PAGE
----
“Accountability is a fundamental principle. Usually it’s a control mechanism, but from the point of view of VSM we first need to demonstrate to ourselves that we’re doing the right thing, then communicate to the wider organisation. If we don’t, rumours and innuendo can get out of control.
“We measured performance in a co-operative way, not a hierarchical way, in words you’d use down the pub: ‘I’ve bagged three tonnes of muesli’ or ‘I’ve done 57 drops’. You don’t want too much bureaucracy. Then you start publishing it.”
The autonomous groups had the chance to develop their skills and take control of working practices and personnel matters. Dr Walker says: “This is supported by ‘metasystems’ that hold the operations together, providing co-ordination and synergy, balancing centralisation and decentralisation.”
Suma has grown to become the UK’s biggest independent wholefood wholesaler, employing 200 workers including 137 members and reporting profits of almost £1m in 2013. Today, its elected management committee implements decisions made at general meetings, but day-to-day work is carried out by autonomous teams. It still has no chief executive, managing director or chair.
“Hierarchies work in stable environments, but as soon as an organisation has to respond to challenges and a hostile environment, you have to give autonomy to the people on the frontline,” says Dr Walker.
“It’s no good saying, ‘if you’ve got a problem ask my boss’. You’ve got be nimble on your feet to respond quickly and effectively.
“Whether it’s a worker co-op or the Co-operative Group, the patterns and principles that connect the parts of an organisation are the same.”
The Co-operative Group has over 2,800 food stores with over 62,000 employees. Its food business alone turned over £7.2bn in 2013. “If you were designing the Group from scratch you’d start with the shops and make them as autonomous as possible,” Dr Walker says.
“The shop manager would plan sales, based on local knowledge. You’d have regular meetings with the community and give local people a say in how the shop runs.
“The Co-op is far too centrally controlled. When you talk to shop managers and staff it’s clear they have no control over what happens in their own shop. You get the Co-op selling meat pies in competition with the main employer in town, a meat pie factory. Staff understand the local environment, and need more say rather than being dictated to by centralised policy decisions. That means listening to members and having the autonomy to act.”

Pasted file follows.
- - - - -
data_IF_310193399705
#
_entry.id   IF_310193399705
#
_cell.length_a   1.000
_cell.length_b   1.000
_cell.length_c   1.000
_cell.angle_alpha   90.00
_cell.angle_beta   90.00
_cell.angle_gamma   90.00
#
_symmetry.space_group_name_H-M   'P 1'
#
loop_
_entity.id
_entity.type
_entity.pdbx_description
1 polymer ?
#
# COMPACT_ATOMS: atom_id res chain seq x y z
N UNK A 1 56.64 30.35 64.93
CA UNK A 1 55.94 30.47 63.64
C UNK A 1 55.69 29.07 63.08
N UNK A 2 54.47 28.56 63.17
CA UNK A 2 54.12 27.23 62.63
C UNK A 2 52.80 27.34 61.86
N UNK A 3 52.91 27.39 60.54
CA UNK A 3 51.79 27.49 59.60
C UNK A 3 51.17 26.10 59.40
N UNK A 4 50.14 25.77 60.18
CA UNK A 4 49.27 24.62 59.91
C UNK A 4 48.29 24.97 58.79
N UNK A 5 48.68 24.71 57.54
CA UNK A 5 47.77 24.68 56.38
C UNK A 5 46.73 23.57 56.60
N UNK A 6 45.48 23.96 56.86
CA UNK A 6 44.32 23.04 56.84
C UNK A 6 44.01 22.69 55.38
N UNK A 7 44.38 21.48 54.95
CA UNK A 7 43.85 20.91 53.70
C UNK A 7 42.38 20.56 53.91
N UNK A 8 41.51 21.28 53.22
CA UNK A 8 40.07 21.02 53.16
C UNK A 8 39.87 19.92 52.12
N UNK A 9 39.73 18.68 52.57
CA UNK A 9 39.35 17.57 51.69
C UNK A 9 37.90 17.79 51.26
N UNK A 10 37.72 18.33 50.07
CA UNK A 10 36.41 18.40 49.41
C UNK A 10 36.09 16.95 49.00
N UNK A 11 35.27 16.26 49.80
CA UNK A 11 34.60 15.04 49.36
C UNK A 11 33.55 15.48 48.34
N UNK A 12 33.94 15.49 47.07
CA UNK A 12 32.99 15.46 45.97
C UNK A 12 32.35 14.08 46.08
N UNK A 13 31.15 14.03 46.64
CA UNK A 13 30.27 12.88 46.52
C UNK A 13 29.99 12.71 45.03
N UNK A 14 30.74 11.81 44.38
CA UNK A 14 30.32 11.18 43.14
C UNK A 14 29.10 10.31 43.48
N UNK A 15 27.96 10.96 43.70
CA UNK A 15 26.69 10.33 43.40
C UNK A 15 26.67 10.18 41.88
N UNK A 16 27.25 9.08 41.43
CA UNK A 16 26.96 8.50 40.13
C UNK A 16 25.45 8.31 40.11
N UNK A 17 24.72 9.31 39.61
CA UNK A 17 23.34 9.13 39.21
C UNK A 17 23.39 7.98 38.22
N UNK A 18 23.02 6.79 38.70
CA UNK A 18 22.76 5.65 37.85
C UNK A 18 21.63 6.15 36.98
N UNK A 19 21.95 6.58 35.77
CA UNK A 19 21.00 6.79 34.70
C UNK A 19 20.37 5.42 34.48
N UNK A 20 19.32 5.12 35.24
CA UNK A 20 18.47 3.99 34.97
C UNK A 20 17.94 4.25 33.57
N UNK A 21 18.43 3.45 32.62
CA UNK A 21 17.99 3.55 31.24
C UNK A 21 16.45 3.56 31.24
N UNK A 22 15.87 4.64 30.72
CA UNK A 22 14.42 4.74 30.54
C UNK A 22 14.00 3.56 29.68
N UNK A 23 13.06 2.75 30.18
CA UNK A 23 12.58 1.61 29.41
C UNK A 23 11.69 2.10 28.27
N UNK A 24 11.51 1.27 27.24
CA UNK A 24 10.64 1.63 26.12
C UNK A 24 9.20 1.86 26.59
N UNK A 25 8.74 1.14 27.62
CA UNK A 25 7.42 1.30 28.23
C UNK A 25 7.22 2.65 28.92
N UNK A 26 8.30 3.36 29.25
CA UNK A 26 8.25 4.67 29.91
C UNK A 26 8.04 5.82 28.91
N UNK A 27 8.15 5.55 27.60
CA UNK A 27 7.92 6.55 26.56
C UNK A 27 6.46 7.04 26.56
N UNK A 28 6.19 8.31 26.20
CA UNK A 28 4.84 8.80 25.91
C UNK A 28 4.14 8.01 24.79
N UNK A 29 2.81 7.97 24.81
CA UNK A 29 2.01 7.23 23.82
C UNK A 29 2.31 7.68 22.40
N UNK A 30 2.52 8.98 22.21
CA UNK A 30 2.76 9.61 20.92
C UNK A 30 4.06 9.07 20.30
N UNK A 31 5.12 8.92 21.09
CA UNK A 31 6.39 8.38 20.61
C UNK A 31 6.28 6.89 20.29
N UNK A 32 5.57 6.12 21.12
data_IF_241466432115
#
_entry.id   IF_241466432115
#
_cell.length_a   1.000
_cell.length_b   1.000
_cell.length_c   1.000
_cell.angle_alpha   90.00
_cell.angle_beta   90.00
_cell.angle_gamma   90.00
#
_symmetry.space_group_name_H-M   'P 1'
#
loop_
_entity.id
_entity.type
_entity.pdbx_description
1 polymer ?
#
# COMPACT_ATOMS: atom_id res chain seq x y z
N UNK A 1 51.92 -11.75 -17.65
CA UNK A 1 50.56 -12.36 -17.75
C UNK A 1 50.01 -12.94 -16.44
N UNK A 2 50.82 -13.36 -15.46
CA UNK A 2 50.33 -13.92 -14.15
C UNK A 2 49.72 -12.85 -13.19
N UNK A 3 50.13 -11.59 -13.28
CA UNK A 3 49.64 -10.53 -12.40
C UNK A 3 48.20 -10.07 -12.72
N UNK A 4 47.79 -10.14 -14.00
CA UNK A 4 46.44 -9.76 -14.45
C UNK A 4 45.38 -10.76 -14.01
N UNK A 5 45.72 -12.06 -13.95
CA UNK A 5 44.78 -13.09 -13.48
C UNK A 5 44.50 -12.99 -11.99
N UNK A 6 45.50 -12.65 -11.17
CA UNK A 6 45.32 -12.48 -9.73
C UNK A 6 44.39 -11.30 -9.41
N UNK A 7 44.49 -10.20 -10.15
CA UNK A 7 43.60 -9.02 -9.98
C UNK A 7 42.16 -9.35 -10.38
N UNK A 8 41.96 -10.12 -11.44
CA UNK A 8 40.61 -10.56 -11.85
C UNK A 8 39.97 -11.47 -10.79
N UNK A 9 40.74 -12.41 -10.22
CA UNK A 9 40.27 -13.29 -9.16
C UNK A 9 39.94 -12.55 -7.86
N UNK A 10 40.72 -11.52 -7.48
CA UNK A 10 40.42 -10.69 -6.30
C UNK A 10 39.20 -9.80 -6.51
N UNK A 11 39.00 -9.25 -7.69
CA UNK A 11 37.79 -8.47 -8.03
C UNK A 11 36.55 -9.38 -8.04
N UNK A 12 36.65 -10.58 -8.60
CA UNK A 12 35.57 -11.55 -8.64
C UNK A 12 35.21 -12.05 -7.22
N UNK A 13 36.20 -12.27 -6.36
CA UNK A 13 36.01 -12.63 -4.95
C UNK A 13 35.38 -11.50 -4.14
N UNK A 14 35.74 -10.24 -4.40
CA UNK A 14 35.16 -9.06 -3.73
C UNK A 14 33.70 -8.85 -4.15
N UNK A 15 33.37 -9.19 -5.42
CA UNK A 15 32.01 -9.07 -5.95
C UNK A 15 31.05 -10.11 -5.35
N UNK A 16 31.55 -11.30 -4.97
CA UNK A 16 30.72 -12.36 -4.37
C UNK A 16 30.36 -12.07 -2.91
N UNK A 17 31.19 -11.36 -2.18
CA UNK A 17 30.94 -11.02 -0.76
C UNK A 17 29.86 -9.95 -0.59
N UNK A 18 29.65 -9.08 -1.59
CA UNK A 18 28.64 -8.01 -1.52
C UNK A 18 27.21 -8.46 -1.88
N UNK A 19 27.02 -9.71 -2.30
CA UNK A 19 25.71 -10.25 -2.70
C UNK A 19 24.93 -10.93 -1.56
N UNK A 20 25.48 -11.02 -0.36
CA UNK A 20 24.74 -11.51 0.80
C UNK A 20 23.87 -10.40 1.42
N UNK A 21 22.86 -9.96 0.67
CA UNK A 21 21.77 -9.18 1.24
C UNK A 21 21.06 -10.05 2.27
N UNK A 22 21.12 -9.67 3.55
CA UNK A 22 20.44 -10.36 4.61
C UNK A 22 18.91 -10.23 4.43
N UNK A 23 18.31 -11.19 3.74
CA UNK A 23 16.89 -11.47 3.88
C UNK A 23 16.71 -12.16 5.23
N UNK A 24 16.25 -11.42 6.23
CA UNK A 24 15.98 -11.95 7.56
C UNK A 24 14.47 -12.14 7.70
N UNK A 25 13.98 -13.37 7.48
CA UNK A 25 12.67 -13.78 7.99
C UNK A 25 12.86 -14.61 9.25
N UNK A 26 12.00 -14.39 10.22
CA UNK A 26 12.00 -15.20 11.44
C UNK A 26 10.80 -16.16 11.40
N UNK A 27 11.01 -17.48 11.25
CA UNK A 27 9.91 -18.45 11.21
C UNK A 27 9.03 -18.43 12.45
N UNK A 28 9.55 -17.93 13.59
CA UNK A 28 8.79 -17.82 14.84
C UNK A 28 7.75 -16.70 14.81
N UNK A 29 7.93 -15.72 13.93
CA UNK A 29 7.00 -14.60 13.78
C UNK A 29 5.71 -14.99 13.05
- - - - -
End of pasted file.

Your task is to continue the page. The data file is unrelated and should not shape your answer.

Establishing the co-operative buying group was sensible, he says, but adds the Group threw the baby out with the bathwater by taking other management functions into central control.
“In VSM terms, that was a huge mistake,” he says. “Centralisation at the Co-op has been going on for decades. It’s been seen as the answer to everything.
“It’s why the Group has missed opportunities in local food which could – before the sell-off – have been provided by its extensive farming section. What’s needed is a balance between centralised buying, marketing and distribution and locally controlled businesses.
“For the Co-op, adopting the VSM would be a huge policy change requiring participation and self-organisation at every level. The only way to reorganise effectively is to completely rethink the organisational paradigm. Rather than having strong central bosses who are supposed to control everything, we need to develop self-managing working groups, and then build up to provide the synergies and co-ordination which bind groups of autonomous shops into a larger system.”
He adds: “Federations like Emilia Romagna in Italy show how effective this approach can be. But as long as the old paradigm dominates, shop staff expect to be told what to do and members have virtually no say in how their local shop functions, it remains a utopian dream.”
- Jon Walker and Angela Espinosa’s book, A Complexity Approach to Sustainability: Theory and Application, explains the VSM and how to co-build partnerships among co-ops, small businesses and local authorities.